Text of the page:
Mobile handsets will play an increasingly important role in portable navigation markets over the next few years, lifting the sales of handset-based navigation devices to annual figures of more than 96 million units by 2012. ABI Research has found that navigation device sales continue to outperform the industry's expectations and forecasts, with the 2007 holiday season illustrating that the US market is quickly catching up to Europe in its embrace of navigation, particularly personal navigation devices (PNDs).
The PND market remains characterised by a high rate of innovation, including real-time connectivity, multimedia functionality, and community and social networking features, along with enhanced integration into the car environment. "But consolidation and fall-out is accelerating in light of recent announcements from Cobra and ViaMichelin, which intend to quit the standard PND market," said Dominique Bonte, ABI Research's principal analyst.
Handset-based navigation will not challenge the PND navigation form factor in the near future; and despite the relative success of off-board navigation in the United States -- with more than four million paying subscribers -- PNDs remain the most user-friendly in-car navigation device.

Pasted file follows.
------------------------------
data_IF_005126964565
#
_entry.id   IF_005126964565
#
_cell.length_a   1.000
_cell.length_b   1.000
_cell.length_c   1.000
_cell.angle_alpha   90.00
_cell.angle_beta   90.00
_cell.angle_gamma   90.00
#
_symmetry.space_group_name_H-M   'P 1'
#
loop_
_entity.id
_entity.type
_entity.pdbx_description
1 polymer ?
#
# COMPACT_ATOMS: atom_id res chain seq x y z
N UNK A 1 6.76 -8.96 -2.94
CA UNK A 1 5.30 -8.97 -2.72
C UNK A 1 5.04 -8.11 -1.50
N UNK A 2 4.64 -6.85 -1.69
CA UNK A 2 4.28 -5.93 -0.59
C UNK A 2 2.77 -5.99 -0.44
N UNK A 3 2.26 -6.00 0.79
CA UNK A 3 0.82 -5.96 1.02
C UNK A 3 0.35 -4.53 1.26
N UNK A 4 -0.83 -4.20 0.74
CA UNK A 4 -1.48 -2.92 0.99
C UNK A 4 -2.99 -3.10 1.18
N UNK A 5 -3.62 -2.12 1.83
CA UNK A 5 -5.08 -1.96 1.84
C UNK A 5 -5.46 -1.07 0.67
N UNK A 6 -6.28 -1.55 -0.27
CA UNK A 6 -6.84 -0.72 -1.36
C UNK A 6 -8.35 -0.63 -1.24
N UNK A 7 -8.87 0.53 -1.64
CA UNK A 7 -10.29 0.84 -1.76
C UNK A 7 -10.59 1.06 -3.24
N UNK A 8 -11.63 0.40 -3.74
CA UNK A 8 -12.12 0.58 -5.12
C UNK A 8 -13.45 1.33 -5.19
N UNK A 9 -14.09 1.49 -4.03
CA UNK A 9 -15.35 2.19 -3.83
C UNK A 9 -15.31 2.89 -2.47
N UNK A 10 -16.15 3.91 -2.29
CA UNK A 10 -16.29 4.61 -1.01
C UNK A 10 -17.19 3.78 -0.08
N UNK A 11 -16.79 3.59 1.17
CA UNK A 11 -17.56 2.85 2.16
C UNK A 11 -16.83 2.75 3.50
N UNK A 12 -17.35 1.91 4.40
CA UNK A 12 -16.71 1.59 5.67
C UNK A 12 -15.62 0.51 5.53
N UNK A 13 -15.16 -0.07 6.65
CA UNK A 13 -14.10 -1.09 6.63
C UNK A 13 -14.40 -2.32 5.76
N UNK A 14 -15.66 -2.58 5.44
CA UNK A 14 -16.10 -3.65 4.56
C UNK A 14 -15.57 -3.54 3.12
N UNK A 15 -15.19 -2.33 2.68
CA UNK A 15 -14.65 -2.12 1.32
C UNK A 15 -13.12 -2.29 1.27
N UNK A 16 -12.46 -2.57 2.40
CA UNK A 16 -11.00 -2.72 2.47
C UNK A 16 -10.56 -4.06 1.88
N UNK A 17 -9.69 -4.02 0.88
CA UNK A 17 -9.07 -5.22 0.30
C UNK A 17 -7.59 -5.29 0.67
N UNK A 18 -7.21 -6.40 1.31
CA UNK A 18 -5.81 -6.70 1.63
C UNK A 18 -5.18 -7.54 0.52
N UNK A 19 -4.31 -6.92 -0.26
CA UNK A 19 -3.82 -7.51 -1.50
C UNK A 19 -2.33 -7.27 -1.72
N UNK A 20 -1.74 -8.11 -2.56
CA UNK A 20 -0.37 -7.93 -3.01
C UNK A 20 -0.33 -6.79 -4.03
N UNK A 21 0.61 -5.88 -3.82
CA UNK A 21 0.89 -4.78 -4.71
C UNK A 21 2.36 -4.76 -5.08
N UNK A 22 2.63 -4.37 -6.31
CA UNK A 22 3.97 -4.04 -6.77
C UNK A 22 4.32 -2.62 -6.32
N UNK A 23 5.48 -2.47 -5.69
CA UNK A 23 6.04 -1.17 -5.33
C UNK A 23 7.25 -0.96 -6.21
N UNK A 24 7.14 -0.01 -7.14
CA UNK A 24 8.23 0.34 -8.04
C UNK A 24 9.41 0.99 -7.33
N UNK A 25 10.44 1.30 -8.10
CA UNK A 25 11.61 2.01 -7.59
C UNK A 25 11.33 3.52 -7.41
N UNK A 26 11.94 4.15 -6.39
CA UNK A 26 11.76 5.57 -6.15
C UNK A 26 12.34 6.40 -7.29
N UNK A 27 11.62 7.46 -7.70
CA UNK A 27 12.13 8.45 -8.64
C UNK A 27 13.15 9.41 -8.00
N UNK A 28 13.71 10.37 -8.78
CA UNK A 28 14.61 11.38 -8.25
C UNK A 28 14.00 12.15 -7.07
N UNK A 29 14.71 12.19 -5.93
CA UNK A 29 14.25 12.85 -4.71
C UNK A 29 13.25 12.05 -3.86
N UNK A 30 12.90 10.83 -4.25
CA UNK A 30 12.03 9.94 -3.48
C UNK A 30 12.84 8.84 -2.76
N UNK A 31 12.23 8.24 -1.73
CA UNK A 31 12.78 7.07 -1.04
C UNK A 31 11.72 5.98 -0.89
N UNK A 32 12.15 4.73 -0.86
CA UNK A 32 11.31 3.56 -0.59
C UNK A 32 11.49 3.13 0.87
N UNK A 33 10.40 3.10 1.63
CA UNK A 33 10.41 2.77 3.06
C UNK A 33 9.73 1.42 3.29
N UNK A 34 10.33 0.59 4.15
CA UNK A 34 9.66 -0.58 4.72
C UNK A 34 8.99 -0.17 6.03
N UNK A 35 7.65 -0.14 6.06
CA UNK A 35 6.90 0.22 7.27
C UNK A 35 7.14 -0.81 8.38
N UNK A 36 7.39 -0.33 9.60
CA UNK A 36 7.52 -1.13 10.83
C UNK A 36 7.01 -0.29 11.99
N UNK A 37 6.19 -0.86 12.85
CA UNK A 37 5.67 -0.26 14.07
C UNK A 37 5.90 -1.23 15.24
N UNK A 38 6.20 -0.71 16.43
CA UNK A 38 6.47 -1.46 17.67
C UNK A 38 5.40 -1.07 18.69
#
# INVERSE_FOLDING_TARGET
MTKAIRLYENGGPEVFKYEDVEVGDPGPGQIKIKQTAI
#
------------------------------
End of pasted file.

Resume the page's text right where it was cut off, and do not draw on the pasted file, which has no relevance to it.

Handsets will complement, rather than displace, PNDs, with a number of users owning more than one navigation device. Important barriers such as the lack of GPS handsets, especially in Europe (and the issue of indoor coverage), will have to be removed before handset-based location services can be adopted on a broader scale.
"While traditional, factory-installed in-car navigation systems remain expensive and are offered only as an option on mid- and high-end cars, their perfect integration into the car environment guarantees ease-of-use and safety," continued Bonte. ABI Research expects penetration rates of factory-installed navigation systems in the United States and Europe to increase gradually to 30 per cent by 2012, reaching an annual volume of more than 10 million units.
Len Rust is publisher of The Rust Report